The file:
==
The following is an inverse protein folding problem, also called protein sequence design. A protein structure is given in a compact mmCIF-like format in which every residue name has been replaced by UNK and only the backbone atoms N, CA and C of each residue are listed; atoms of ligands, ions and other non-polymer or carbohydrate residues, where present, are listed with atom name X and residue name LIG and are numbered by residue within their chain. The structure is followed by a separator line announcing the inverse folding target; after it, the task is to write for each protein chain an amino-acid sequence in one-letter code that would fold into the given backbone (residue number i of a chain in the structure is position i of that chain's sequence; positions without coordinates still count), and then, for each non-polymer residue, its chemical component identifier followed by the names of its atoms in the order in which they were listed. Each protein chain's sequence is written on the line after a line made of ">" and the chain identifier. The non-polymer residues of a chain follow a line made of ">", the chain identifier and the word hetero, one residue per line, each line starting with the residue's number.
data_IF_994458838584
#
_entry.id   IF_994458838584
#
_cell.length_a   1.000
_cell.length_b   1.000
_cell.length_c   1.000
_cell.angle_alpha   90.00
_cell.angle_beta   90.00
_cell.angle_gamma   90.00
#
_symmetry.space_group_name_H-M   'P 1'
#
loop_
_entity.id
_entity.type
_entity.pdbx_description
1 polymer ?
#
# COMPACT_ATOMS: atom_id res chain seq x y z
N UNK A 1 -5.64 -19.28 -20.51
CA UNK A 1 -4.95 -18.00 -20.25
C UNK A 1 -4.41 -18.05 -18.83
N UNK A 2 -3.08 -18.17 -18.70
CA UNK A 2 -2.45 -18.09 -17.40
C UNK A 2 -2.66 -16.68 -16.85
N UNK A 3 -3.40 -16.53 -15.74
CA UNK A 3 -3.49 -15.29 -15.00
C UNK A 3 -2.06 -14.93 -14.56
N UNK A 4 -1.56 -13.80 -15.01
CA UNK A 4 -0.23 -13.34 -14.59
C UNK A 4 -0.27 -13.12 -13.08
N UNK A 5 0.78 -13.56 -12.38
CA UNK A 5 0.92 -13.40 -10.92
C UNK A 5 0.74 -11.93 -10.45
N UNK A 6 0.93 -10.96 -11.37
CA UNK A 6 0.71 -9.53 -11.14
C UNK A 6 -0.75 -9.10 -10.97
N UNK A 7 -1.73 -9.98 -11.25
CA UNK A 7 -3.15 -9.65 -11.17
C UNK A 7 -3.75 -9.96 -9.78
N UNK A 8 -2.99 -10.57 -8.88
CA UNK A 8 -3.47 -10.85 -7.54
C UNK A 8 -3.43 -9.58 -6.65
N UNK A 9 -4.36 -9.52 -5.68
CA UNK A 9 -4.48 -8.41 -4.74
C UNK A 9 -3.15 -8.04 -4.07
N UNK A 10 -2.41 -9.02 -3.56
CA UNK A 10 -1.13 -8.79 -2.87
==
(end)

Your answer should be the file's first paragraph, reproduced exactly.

The following is an inverse protein folding problem, also called protein sequence design. A protein structure is given in a compact mmCIF-like format in which every residue name has been replaced by UNK and only the backbone atoms N, CA and C of each residue are listed; atoms of ligands, ions and other non-polymer or carbohydrate residues, where present, are listed with atom name X and residue name LIG and are numbered by residue within their chain. The structure is followed by a separator line announcing the inverse folding target; after it, the task is to write for each protein chain an amino-acid sequence in one-letter code that would fold into the given backbone (residue number i of a chain in the structure is position i of that chain's sequence; positions without coordinates still count), and then, for each non-polymer residue, its chemical component identifier followed by the names of its atoms in the order in which they were listed. Each protein chain's sequence is written on the line after a line made of ">" and the chain identifier. The non-polymer residues of a chain follow a line made of ">", the chain identifier and the word hetero, one residue per line, each line starting with the residue's number.